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Best Author Websites: Top 12 With Examples

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Best Author Websites 2019: Top 12 Examples

Even if this is your first time creating a site, you want to make the best author website you can. BUT the whole process can seem daunting, with so many decisions about formatting, colours, and content.

How do you organize everything and tell the reader all you want them to know? What needs to stand out? What do you include? The seemingly endless questions can be overwhelming.

I know the feeling.

But it really doesn't have to be complicated. Most website building sites, like Wix and WordPress (given you have a theme builder like ThriveThemes or Elementor), are very user friendly.

To help you create your best-seller worthy website, we have compiled a top 12 list of author websites that are outstanding.

We have chosen the sites of both well-established authors and 2019 debut authors to complete our round-up of the best author websites.

What is an Author Website?

It's your little corner of the internet that you can call home. It's a place where you can send people to learn more about you, see your catalogue of books, and most importantly capture their emails to build your fanbase.

Most people get SUPER intimated. Afterall, when was the last time you created a website? If you're like most people, probably never.

Does an Author Need a Website?

In short, yes.

It acts as your 'homebase' for all of your marketing efforts. Your social media (Instagram, Facebook Page, etc) should all link back to it. If you meet someone in an elevator, you can quickly give them your website address (domain) and they can learn more about you before purchasing. Remember, people like to buy from people they know, like, and trust. Your page brings them one step closer to buying your book.

As a bonus, it adds legitimacy to you as a writer. 

Key Focus Areas of the Best Author Websites

Your website should be an extension of your author brand.

It needs to strongly resonate with your target audience. Keeping the tone and voice of your website consistent with your books will not only help people recognize and remember you, but it will also help create fans out of your readers

The examples we have chosen all exemplify that consistency. In addition, there are 4 focus areas that your website should encompass.

  1. 1
    A compelling Call-to-Action (CTA)
  2. 2
    Your library of books
  3. 3
    An about you section
  4. 4
    A contact you section

We will now look at each of these in detail and provide you with examples of our favourites.

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Objective #1: Call-To-Action (CTA)


Your number one focus for your website should be a solid call to action that is enticing enough to encourage people to give up their emails.

Most people of leery of giving out their email just to receive another newsletter or something they think is either boring or just not relevant to them.

A great call to action is one that provides readers with an added value. Everyone loves to feel that they are getting something for free, at a discount or ahead of everyone else.

A report or e-booklet that provides value relating to your book, a sneak preview of upcoming books in a series, or the chance to win books are all great calls to action.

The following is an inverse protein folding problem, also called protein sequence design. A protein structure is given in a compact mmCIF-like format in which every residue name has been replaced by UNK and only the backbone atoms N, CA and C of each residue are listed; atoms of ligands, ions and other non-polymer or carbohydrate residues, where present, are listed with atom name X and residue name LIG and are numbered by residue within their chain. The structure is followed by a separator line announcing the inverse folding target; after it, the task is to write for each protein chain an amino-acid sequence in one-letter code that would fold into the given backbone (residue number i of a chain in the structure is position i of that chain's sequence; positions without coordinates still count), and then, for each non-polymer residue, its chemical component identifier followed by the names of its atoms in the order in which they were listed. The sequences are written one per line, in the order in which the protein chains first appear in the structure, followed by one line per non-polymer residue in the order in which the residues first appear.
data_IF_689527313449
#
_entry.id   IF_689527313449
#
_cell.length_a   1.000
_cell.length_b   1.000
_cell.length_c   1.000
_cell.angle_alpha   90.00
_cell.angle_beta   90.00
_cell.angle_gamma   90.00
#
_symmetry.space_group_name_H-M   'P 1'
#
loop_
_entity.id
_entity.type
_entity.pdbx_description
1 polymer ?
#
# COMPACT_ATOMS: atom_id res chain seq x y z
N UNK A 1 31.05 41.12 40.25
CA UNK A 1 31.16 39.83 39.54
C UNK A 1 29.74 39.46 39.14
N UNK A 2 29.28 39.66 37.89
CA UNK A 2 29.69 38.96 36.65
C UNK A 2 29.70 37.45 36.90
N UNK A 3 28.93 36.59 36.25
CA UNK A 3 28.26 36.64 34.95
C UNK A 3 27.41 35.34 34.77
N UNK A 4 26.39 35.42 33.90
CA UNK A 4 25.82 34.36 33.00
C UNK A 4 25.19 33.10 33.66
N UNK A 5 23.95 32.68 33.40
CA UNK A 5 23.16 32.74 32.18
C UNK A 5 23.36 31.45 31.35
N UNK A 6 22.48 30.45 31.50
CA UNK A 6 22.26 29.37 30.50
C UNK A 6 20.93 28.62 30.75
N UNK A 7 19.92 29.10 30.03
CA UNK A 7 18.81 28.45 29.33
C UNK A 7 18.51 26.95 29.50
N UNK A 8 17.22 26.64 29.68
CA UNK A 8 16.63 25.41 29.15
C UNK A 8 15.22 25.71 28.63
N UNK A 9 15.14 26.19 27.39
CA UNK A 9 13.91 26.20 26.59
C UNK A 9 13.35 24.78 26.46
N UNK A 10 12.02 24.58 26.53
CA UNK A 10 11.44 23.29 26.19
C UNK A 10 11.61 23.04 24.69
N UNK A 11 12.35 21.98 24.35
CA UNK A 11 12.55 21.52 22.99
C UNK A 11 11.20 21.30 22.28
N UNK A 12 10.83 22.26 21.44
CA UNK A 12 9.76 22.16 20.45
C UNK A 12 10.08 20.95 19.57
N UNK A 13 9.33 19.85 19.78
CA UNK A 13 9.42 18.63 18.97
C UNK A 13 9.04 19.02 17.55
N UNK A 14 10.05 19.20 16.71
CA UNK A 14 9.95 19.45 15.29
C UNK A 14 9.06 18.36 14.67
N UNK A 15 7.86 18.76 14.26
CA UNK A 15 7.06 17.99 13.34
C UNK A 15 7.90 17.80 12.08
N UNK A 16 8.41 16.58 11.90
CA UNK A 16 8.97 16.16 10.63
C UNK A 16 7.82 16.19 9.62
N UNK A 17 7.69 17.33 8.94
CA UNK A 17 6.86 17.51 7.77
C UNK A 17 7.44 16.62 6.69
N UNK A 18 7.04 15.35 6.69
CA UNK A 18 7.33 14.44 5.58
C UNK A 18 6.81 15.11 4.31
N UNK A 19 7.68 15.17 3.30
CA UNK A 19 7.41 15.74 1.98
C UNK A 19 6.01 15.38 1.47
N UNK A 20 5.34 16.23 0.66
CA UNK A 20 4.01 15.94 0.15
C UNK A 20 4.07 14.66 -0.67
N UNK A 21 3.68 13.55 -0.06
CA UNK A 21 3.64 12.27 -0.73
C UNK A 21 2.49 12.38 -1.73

One of the strongest CTA’s is offering a discount on your book during pre-launch. This not only encourages people to take a chance on you as a new author, it also boosts your first day sales and may catapult you to best-selling author status during your launch stage.

Here are 3 of the most compelling call to actions we have seen on author websites:

Call-to-Action Example 1:  Mark Dawson

Mark Dawson's homepage is dramatic and extremely intriguing, setting the tone for his thrillers. The contrasting colours and simplicity of the home page make his call to action;Join the mailing list for updates and your Mark Dawson starter library”; jump off the page.


It creates the perception that they require your email address to open the door into his world of suspense and intrigue.

Call-to-Action Example 2: Mike Michalowicz

Mike Michalowicz’s homepage immediately portrays strength and confidence, with the large and very direct call to action “entrepreneurship made simple, get the tools”. There is another link to “get the tools” in the top corner.


This clear and concise CTA uses simple and strong wording to convey authority. The bright orange CTA button is in stark contrast to the dark blue background and is impossible to miss. Similar to the above site, the home page is uncluttered, so the CTA is immediately visible.

Call-to-Action Example 3:  Emma Davis

Emma Davis' home page has a softer feel suitable to her romance genre but still, have a very prominent “pre-order now” call to action. It doesn’t come across as a hard sell like the example above, but with its positioning and bold red colour under the descriptive heading of “an utterly feel-good romance novel”, it is a strong call to action.

Objective #2: Your Library of Work


The second objective of your website is to clearly show your library of work, including links so readers can quickly buy.

These can also be affiliate links to add a little extra to the pot. 

The links can either be a “buy now” or the book graphic itself can be clickable to open the payment app. Two great homepages highlighting book collections are below.

Library of Work Example 1:  Marie Force

Marie Force has published several different series, so her home page shows one series at a time, rotating through each series.